We have a campfire, and everyone has their own billy for tea, coffee, hot chocolate etc. We usually cook and eat around sunset as most people hit their sleeping bags very early — 7.30 is a late night. We sleep well but we sleep lightly and wake up with the birds. The early risers get the fire going and put on the billies. Water is never a problem. The Kimberley has streams, creeks, rivers and billabongs, and most of it’s drinkable unless cattle are around. Water is heavy to carry at one kilogram per litre, so we collect water for drinking and cooking along the way.

The people who come on the walks have various interests— birdwatching, geology, being in nature, Indigenous art, and a love of being remote. They’re also from a great cross-section of the community — shopkeepers, lawyers, school teachers, bus drivers, doctors etc. Sitting around our bush TV (fire), we are a melting pot and, after 12 nights in the bush, we get to know each other well. It’s not an individual walk — everyone comes together to help out and discuss things. We hear other people’s stories. Maybe the politicians should come out as we solve all the world’s problems!

We get to experience some absolutely, glorious places that most people will never get to see. It’s amazing how the walking varies underfoot — loose rocks, boulders, swampy ground, river sand, flat rock and pindan. We never get 10kms of the same conditions. Remember there are no tracks.

We don’t see a lot of wildlife as we are a noisy bunch, always talking. I love the dingoes and to hear them howling at night is very special. Then there are the quolls. They are shocking and have caused a few dramas in the camp when clothing, especially underwear, cannot be found. We rarely see snakes and they are mainly pythons. Unfortunately, we are now seeing cane toads. The worst animals we encounter are feral cattle. Some aren’t scared and they stand their ground. Donkeys can be trouble as well, but they are becoming rare. Then there is the pandanus, the spinifex grass and the green ants.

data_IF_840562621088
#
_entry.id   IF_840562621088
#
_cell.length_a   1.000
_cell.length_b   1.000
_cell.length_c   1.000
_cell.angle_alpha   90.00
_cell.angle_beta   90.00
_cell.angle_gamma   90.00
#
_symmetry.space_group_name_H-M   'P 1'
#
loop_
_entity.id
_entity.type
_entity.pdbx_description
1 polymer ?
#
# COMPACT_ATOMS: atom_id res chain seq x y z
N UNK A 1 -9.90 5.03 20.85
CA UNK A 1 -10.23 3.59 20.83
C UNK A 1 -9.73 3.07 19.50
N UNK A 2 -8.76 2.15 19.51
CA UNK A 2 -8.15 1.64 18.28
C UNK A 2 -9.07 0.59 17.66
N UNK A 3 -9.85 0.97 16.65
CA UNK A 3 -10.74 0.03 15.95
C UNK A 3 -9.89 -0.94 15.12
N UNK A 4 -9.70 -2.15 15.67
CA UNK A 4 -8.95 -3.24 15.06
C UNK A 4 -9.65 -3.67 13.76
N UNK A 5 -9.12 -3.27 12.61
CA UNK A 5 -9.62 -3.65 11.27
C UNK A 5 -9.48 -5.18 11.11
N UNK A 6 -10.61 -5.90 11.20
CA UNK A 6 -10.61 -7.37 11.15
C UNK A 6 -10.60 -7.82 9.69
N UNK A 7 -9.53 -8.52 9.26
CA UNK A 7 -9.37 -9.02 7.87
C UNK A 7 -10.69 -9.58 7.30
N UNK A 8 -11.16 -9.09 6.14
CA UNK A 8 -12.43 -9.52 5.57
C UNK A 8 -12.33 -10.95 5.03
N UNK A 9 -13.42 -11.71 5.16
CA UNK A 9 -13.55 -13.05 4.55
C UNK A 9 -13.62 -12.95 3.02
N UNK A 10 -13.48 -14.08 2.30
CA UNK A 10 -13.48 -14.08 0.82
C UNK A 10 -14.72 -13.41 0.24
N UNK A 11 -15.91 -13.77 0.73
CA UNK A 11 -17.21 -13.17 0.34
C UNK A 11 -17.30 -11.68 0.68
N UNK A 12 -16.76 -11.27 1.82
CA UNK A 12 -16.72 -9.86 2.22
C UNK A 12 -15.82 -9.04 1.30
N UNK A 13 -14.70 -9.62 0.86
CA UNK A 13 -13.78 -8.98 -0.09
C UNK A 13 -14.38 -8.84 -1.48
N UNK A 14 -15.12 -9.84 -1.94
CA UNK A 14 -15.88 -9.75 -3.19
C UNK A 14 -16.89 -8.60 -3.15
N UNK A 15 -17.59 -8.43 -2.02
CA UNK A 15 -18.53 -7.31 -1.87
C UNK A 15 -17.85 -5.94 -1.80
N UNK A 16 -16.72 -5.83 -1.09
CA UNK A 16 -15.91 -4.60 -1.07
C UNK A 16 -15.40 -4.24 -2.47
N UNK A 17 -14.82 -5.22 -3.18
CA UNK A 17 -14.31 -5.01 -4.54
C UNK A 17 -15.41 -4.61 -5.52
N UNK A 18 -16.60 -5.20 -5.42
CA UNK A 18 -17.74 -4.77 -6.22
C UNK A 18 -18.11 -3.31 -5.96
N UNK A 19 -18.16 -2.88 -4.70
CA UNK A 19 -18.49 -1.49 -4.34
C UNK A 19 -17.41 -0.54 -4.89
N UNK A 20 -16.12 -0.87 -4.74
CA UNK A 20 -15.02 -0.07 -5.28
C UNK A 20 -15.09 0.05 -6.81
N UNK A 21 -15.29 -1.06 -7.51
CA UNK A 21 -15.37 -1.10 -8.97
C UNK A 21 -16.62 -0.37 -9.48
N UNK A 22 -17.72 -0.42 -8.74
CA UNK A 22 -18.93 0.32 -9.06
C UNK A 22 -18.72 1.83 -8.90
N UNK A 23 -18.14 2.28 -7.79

On day one, everyone is slow. All the stuff in your head — money issues, family issues or general stress in life — it just goes. Days two to four are ‘What the hell have I done?’ and everything aches, but people have gained more confidence by then and walk a lot quicker. The backpack is a little lighter, and by day eight they are almost Olympians. They are in survival mode. People really do not want the walk to end.

By the end of a 13-day walk, everyone is a few kilos lighter, and they feel wonderful mentally. No television, no phone, no computer, and early nights in tune with nature and the rhythm of the sun rising and setting. They bond with a group of people that they really get to know, and they also get to know themselves. The Kimberley gives us everything for survival — water, tucker and shelter. We realise that life is good.

I am 65 now and my goal is to keep doing this till I am at least 70. My body will tell me when I have had enough. We have been so lucky to have explored this Kimberley country for all these years.

FOOTNOTE: Ian is setting up a web page to help and advise people to plan their Kimberley trip or to help/advise/plan any walks. If you are interested, contact him by email at [email protected]